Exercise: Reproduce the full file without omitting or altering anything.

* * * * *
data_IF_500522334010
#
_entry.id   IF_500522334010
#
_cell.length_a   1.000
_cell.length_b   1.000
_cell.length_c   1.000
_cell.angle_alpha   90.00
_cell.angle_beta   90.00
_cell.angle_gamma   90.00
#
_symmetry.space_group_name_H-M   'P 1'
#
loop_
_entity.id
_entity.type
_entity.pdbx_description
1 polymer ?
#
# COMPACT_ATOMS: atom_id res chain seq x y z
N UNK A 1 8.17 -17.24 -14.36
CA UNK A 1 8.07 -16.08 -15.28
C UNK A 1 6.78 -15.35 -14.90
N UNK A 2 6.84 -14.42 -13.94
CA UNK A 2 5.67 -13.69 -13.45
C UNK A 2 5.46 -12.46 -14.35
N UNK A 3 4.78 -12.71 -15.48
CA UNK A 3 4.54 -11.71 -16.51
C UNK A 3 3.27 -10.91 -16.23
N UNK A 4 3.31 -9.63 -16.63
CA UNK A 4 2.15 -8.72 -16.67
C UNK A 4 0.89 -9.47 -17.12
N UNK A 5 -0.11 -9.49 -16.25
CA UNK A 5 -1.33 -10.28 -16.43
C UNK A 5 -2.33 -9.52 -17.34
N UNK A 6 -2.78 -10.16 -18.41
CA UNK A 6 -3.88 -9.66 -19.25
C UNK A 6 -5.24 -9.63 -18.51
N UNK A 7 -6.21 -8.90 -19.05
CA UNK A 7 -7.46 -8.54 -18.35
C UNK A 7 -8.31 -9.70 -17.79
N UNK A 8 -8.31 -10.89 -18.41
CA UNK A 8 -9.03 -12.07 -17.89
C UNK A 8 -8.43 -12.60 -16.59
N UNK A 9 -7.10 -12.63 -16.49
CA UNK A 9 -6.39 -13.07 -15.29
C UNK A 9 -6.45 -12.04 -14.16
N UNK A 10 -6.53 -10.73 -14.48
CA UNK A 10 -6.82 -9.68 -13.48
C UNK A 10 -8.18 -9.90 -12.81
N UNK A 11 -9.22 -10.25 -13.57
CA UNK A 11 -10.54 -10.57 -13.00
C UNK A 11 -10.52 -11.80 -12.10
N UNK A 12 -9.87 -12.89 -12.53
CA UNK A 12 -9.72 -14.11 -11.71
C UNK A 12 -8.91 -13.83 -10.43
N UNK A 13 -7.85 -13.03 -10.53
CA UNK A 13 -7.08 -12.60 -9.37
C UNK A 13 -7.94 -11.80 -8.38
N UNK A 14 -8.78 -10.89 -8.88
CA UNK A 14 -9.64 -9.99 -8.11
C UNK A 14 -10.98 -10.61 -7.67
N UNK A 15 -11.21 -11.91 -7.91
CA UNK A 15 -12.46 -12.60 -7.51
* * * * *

data_IF_500522334010
#
_entry.id   IF_500522334010
#
_cell.length_a   1.000
_cell.length_b   1.000
_cell.length_c   1.000
_cell.angle_alpha   90.00
_cell.angle_beta   90.00
_cell.angle_gamma   90.00
#
_symmetry.space_group_name_H-M   'P 1'
#
loop_
_entity.id
_entity.type
_entity.pdbx_description
1 polymer ?
#
# COMPACT_ATOMS: atom_id res chain seq x y z
N UNK A 1 8.17 -17.24 -14.36
CA UNK A 1 8.07 -16.08 -15.28
C UNK A 1 6.78 -15.35 -14.90
N UNK A 2 6.84 -14.42 -13.94
CA UNK A 2 5.67 -13.69 -13.45
C UNK A 2 5.46 -12.46 -14.35
N UNK A 3 4.78 -12.71 -15.48
CA UNK A 3 4.54 -11.71 -16.51
C UNK A 3 3.27 -10.91 -16.23
N UNK A 4 3.31 -9.63 -16.63
CA UNK A 4 2.15 -8.72 -16.67
C UNK A 4 0.89 -9.47 -17.12
N UNK A 5 -0.11 -9.49 -16.25
CA UNK A 5 -1.33 -10.28 -16.43
C UNK A 5 -2.33 -9.52 -17.34
N UNK A 6 -2.78 -10.16 -18.41
CA UNK A 6 -3.88 -9.66 -19.25
C UNK A 6 -5.24 -9.63 -18.51
N UNK A 7 -6.21 -8.90 -19.05
CA UNK A 7 -7.46 -8.54 -18.35
C UNK A 7 -8.31 -9.70 -17.79
N UNK A 8 -8.31 -10.89 -18.41
CA UNK A 8 -9.03 -12.07 -17.89
C UNK A 8 -8.43 -12.60 -16.59
N UNK A 9 -7.10 -12.63 -16.49
CA UNK A 9 -6.39 -13.07 -15.29
C UNK A 9 -6.45 -12.04 -14.16
N UNK A 10 -6.53 -10.73 -14.48
CA UNK A 10 -6.82 -9.68 -13.48
C UNK A 10 -8.18 -9.90 -12.81
N UNK A 11 -9.22 -10.25 -13.57
CA UNK A 11 -10.54 -10.57 -13.00
C UNK A 11 -10.52 -11.80 -12.10
N UNK A 12 -9.87 -12.89 -12.53
CA UNK A 12 -9.72 -14.11 -11.71
C UNK A 12 -8.91 -13.83 -10.43
N UNK A 13 -7.85 -13.03 -10.53
CA UNK A 13 -7.08 -12.60 -9.37
C UNK A 13 -7.94 -11.80 -8.38
N UNK A 14 -8.78 -10.89 -8.88
CA UNK A 14 -9.64 -9.99 -8.11
C UNK A 14 -10.98 -10.61 -7.67
N UNK A 15 -11.21 -11.91 -7.91
CA UNK A 15 -12.46 -12.60 -7.51